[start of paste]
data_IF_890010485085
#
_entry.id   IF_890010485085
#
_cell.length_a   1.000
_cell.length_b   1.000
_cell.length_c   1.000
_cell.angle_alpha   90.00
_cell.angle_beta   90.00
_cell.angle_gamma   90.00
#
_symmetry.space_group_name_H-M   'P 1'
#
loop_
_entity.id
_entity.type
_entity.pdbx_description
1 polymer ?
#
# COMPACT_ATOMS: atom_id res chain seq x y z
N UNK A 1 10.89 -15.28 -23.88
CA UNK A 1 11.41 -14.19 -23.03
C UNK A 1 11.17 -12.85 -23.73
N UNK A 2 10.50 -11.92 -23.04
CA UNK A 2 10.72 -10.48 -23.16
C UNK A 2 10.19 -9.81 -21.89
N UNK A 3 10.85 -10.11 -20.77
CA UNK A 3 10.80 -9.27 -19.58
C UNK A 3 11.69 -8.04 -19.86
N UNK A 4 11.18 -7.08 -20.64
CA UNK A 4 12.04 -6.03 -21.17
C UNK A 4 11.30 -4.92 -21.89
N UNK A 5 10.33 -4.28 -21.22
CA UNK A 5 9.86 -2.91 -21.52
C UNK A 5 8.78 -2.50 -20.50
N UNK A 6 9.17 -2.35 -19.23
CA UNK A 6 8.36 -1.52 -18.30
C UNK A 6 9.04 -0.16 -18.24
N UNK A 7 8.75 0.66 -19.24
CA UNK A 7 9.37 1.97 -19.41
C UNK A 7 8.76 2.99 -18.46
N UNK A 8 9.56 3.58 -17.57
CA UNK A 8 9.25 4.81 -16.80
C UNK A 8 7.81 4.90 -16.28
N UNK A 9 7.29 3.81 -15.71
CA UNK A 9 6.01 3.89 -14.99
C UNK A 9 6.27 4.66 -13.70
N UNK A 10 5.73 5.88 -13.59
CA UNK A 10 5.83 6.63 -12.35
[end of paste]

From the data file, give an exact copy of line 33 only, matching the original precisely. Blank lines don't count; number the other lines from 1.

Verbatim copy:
N UNK A 5 10.33 -4.28 -21.22